Charles Lynch’s Central Coast Compassionate Caregivers dispensary was located along the 700 block of Monterey Avenue in Morro Bay.
(Google street view)

After sentencing, Lynch told reporters he didn’t think he “should be a convicted felon for doing things that the state of California and the city of Morro Bay told me I could do to help people in our area.”

But he credited Wu for showing “a lot of compassion.”

“The government tried to make me the Pablo Escobar of medical marijuana, and the judge saw past that,” he said.

Lynch’s case was publicized on television and in newspapers nationwide and was eventually made into a documentary called “Lynching Charlie Lynch.”

But the legal battle was far from over.


In nearly 17 years, Lynch has never spent a day in prison.

After sentencing, he appealed his conviction to the U.S. 9th Circuit Court of Appeals. The government cross-appealed, arguing for the five-year mandatory minimum.

As both parties awaited a decision, the landscape around marijuana continued to shift. All the while, Lynch was out on bond and under court supervision.

He watched as Congress in 2014 made a significant amendment to federal law forbidding the Justice Department from using funds in a way that hinders states “from implementing their own state laws that authorize the use, distribution, possession or cultivation of medical marijuana.” It was written into a government spending bill.


For years, Charles Lynch has waged a lonely battle against federal prosecutors intent on putting him in prison for selling medical marijuana.

May 13, 2015

In a September 2018 decision, the 9th Circuit upheld Lynch’s conviction. In response to the government’s cross-appeal, it found that Lynch was required to be sentenced to the five-year mandatory minimum.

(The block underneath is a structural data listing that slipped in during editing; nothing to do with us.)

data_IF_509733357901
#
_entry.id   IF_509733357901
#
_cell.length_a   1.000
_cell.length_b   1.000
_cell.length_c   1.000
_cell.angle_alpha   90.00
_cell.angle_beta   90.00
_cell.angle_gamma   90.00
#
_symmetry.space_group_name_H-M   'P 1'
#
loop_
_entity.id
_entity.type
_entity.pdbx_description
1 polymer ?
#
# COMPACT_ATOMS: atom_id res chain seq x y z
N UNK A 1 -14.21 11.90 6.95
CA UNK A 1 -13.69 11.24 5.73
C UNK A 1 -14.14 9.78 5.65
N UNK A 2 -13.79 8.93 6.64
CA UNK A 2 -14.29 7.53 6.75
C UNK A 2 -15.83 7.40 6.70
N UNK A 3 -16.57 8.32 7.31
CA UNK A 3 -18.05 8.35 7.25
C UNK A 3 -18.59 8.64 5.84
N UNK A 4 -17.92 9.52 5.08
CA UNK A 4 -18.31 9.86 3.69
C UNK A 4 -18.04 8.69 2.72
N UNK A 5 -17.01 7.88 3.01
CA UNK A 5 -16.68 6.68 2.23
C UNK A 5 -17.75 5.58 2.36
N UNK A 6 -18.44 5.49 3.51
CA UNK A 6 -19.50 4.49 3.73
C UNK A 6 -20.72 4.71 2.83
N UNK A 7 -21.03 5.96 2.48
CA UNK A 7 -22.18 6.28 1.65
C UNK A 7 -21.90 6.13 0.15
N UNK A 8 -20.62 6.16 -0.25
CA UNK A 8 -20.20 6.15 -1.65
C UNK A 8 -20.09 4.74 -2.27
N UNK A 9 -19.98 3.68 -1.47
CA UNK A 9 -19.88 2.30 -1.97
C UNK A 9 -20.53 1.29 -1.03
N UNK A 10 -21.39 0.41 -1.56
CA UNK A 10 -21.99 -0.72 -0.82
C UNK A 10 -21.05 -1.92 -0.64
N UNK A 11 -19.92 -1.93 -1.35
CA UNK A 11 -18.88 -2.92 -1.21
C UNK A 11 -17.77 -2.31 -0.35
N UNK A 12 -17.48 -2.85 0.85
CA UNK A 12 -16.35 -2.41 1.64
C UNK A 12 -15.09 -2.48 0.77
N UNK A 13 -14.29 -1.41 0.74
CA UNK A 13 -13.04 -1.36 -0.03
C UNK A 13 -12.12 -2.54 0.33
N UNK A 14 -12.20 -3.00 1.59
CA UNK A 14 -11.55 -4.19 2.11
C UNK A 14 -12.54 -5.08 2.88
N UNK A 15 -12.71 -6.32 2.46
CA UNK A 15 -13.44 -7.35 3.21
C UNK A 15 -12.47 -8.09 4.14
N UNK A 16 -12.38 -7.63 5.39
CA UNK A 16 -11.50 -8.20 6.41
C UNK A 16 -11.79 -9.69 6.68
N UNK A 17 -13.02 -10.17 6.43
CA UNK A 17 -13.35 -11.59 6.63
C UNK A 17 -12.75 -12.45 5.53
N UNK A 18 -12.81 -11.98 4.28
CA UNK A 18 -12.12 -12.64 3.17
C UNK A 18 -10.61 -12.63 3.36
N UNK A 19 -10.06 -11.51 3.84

The panel also noted that a dispute existed as to whether Lynch’s activities were legal under state law. The case was sent back to the district court to make that determination — landing it before Wu once more.

In April 2006, Charles Lynch opened a medical marijuana dispensary in Morro Bay.
In April 2006, Charles Lynch opened a medical marijuana dispensary in Morro Bay.
(Charles Lynch)

In July 2022, one of Lynch’s new federal public defenders, Rebecca M. Abel, filed a motion to stop the government from spending more money on prosecuting the case. She included three expert declarations to show the dispensary was in strict compliance with state law in effect at the time.

Although the government had not backed down, its priorities seemed to shift over the last year. Kowal blew deadlines. Missed a court hearing. Was almost sanctioned.

In a September declaration to the court, in response to threatened sanctions for not filing a response to Lynch’s motion, Kowal said it “was an extremely slow and difficult project” and noted that he’s “always been a slow writer.”


Kowal declined to comment for this article.

In November, Abel filed a motion to dismiss the case, noting that the government had still not opposed the motion to enjoin spending. She later told the court, “I didn’t know how else to get the federal government to pay attention to Mr. Lynch.”

Four days before a Jan. 22 hearing — in which each side would be able to present evidence on whether Lynch had complied with state law — Kowal asked for more time. In a declaration to the court, he said he misunderstood that the evidentiary hearing would proceed as scheduled amid the motion to dismiss filed by the defense.

“[T]he government will not be able to effectively go forward with an evidentiary hearing on the dates scheduled, given again, that it needs additional time to prepare the government’s response,” Kowal wrote.

Wu denied the request.